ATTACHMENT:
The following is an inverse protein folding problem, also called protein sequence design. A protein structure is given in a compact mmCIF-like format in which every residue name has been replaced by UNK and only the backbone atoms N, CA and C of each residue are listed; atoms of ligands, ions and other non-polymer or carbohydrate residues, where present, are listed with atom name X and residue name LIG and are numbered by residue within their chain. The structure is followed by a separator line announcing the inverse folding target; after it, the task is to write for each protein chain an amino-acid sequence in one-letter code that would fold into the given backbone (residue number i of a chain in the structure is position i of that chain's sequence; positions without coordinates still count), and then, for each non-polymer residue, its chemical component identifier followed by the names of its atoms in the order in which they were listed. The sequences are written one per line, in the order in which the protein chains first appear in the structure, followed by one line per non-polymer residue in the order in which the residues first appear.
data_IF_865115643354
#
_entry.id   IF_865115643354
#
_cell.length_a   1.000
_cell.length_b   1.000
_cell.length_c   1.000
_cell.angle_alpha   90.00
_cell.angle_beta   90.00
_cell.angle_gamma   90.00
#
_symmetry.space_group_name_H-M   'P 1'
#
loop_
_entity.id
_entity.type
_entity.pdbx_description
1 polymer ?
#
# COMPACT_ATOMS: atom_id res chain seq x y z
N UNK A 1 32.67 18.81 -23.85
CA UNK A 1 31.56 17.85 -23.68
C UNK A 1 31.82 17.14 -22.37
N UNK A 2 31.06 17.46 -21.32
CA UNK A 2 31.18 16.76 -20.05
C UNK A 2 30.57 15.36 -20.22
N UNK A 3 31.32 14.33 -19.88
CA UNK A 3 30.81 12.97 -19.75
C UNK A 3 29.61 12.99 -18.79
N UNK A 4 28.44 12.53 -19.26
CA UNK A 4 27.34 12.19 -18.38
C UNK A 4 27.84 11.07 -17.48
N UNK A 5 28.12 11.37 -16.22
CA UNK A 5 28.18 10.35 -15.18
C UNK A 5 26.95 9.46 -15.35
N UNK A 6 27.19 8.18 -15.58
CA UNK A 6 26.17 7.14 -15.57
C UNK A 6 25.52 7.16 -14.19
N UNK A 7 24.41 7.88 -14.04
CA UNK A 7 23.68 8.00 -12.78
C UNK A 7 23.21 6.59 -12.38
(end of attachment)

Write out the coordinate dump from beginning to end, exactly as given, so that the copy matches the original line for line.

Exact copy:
The following is an inverse protein folding problem, also called protein sequence design. A protein structure is given in a compact mmCIF-like format in which every residue name has been replaced by UNK and only the backbone atoms N, CA and C of each residue are listed; atoms of ligands, ions and other non-polymer or carbohydrate residues, where present, are listed with atom name X and residue name LIG and are numbered by residue within their chain. The structure is followed by a separator line announcing the inverse folding target; after it, the task is to write for each protein chain an amino-acid sequence in one-letter code that would fold into the given backbone (residue number i of a chain in the structure is position i of that chain's sequence; positions without coordinates still count), and then, for each non-polymer residue, its chemical component identifier followed by the names of its atoms in the order in which they were listed. The sequences are written one per line, in the order in which the protein chains first appear in the structure, followed by one line per non-polymer residue in the order in which the residues first appear.
data_IF_865115643354
#
_entry.id   IF_865115643354
#
_cell.length_a   1.000
_cell.length_b   1.000
_cell.length_c   1.000
_cell.angle_alpha   90.00
_cell.angle_beta   90.00
_cell.angle_gamma   90.00
#
_symmetry.space_group_name_H-M   'P 1'
#
loop_
_entity.id
_entity.type
_entity.pdbx_description
1 polymer ?
#
# COMPACT_ATOMS: atom_id res chain seq x y z
N UNK A 1 32.67 18.81 -23.85
CA UNK A 1 31.56 17.85 -23.68
C UNK A 1 31.82 17.14 -22.37
N UNK A 2 31.06 17.46 -21.32
CA UNK A 2 31.18 16.76 -20.05
C UNK A 2 30.57 15.36 -20.22
N UNK A 3 31.32 14.33 -19.88
CA UNK A 3 30.81 12.97 -19.75
C UNK A 3 29.61 12.99 -18.79
N UNK A 4 28.44 12.53 -19.26
CA UNK A 4 27.34 12.19 -18.38
C UNK A 4 27.84 11.07 -17.48
N UNK A 5 28.12 11.37 -16.22
CA UNK A 5 28.18 10.35 -15.18
C UNK A 5 26.95 9.46 -15.35
N UNK A 6 27.19 8.18 -15.58
CA UNK A 6 26.17 7.14 -15.57
C UNK A 6 25.52 7.16 -14.19
N UNK A 7 24.41 7.88 -14.04
CA UNK A 7 23.68 8.00 -12.78
C UNK A 7 23.21 6.59 -12.38